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Review

Returning To Okami HD On Switch And The Painted Majesty Of Nippon

A celestial port.

Okami is a timeless classic in gaming. First coming into existence on PS2 in 2006, it was a sweeping character action-adventure game set in a beautiful realm of Japanese myth and lore. The game has seen a few different ports since then, from a 2008 Wii port that added motion-controlled painting to a 2012 HD remaster for PS3 and releases on current gen consoles at the end of last year. Now it’s charms have been brought to Switch once more, giving you yet another opportunity to enjoy this masterpiece.

Part of the timeless charm of Okami comes from it’s unique and breath-taking visuals. Inspired by traditional East Asian “sumi-e” Ink Wash paintings, everything in Okami is rendered in a thick, cell-shaded look that emulates that same style of traditional Japanese artwork. Characters, environments, and more all sport sharp lines and thick outlines that make them feel like they could truly only ever be from Okami.

It’s easy to make that kind of art style work on modern hardware, and the Nintendo Switch port knocks it out of the park in that regard. Every cutscene and every moment of gameplay looks sharp and crisp, and I never saw the framerate even think about dropping during my time with the game. For some, the inkblot filter effect the game uses might be a little distracting or overwhelming in some parts, but the game has options to decrease or increase the severity of the filter, much like the “movie-grain filter” settings from all your favorite 2010s video games.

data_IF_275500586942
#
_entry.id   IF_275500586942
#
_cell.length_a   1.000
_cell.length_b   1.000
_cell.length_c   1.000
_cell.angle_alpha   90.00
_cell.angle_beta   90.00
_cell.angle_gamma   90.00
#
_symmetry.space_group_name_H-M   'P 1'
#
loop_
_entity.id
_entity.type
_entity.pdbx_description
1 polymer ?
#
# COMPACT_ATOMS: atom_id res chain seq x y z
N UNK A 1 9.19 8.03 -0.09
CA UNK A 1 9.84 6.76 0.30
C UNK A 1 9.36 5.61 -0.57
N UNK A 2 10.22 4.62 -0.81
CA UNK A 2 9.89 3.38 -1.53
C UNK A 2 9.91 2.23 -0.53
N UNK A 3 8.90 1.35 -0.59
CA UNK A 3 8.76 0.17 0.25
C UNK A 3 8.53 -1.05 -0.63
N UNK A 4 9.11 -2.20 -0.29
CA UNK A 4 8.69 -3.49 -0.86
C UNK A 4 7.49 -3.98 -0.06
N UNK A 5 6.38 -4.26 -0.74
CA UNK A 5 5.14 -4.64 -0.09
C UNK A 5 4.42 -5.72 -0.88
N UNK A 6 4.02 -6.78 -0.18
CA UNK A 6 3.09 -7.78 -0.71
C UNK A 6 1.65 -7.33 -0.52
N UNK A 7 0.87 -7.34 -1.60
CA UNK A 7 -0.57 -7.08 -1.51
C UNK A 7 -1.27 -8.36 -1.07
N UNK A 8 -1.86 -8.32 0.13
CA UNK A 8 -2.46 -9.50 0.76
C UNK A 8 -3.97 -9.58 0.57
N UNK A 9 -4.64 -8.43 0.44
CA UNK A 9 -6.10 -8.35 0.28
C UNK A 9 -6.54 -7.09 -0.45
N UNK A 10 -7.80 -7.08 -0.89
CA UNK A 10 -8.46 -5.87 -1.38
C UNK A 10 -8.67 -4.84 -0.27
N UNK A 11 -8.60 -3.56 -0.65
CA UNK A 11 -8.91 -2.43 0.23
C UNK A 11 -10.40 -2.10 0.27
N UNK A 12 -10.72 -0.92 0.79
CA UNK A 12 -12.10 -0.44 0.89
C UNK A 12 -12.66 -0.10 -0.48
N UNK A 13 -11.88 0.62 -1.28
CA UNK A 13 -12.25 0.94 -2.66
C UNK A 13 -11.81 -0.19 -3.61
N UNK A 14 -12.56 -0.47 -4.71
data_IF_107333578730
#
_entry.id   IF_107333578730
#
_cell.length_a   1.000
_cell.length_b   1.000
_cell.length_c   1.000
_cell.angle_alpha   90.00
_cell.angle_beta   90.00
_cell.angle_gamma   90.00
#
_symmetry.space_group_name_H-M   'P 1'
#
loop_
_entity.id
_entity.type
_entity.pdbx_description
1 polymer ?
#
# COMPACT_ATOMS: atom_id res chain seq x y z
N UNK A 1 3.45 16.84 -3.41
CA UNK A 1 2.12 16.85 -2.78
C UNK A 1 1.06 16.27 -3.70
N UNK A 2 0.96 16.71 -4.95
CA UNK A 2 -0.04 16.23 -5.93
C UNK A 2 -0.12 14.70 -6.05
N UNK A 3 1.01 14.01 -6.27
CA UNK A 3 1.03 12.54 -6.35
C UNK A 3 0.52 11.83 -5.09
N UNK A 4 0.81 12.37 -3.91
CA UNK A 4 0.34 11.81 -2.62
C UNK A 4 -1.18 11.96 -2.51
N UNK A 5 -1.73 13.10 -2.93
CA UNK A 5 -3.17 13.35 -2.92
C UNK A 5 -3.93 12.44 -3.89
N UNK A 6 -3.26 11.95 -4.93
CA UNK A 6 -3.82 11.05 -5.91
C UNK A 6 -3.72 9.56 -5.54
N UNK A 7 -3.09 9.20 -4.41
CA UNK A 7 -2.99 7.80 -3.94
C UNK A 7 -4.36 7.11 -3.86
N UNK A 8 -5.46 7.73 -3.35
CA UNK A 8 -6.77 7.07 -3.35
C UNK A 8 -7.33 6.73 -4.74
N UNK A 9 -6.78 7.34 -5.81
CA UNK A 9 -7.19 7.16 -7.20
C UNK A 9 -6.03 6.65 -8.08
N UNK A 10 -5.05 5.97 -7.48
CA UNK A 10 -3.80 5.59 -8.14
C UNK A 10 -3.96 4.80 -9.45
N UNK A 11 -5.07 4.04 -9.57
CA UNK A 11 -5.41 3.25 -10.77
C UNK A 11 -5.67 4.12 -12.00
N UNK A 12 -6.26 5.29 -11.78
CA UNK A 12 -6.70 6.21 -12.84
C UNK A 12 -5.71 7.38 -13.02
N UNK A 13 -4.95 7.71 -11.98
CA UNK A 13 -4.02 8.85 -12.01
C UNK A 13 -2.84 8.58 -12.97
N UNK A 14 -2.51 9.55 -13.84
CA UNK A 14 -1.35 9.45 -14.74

That slickness and buttery-smooth performance carries over into the gameplay as well. Okami is a traditional action game in the vein of Devil May Cry or Darksiders. Your central character dishes out meaty, satisfying attack combos using main weapons and sub-weapons, and you’ll upgrade and enhance your abilities as you progress through the game. Clover Studios are the masters of satisfying action combat, and Okami is highly regarded as their masterpiece in that sense.

Okami is also well-known for it’s unique Celestial Brush system, which lets you pause the action and paint across the screen in order to alter the game world, or drop big attacks on your enemies. Every port of Okami has had a different way to use this brush system, and the Nintendo Switch port brings all those control options together in one package. You can use your left-stick to guide the brush, but you can also use Wii-style motion controls with detached Joy-Con to guide the brush. A new option is also available for handheld mode, which lets you use your finger on the touchscreen to control the Celestial Brush. Each of these options work flawlessly, and I found myself switching between them constantly, just because they were each fun and effective in their own ways.

Okami HD is a classic video game, and this Nintendo Switch port could be seen as the best way to experience it. From crisp visuals and flawless performance to the bevy of control options available, it’s a beast of a package. Combining all of that with the ultimate thrill of having Okami on the go thanks to the portability of the Switch, this is a no-brainer grab for anyone who calls themselves a fan of action-adventure games.

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3 Comments
  1. Tuffcub
    On the naughty step.
    Since: Dec 2008

    The draw distance on the PS4 version was bloody awful, chests and trees only appearing when you almost on top of them, clearly a throwback from the PS3 days that should have been fixed.

    Comment posted on 08/08/2018 at 16:20.
    • Steve C
      Member
      Since: Sep 2016

      That was a realistic portrayal of the short-sightedness of wolves, Tuffcub. That’s why they rely on their noses so much ;P

      Comment posted on 08/08/2018 at 23:26.
  2. Dominic Leighton
    Member
    Since: Mar 2012

    I’ve bounced off Okami every time I’ve tried to play it – maybe this will be the one!

    Comment posted on 11/08/2018 at 06:09.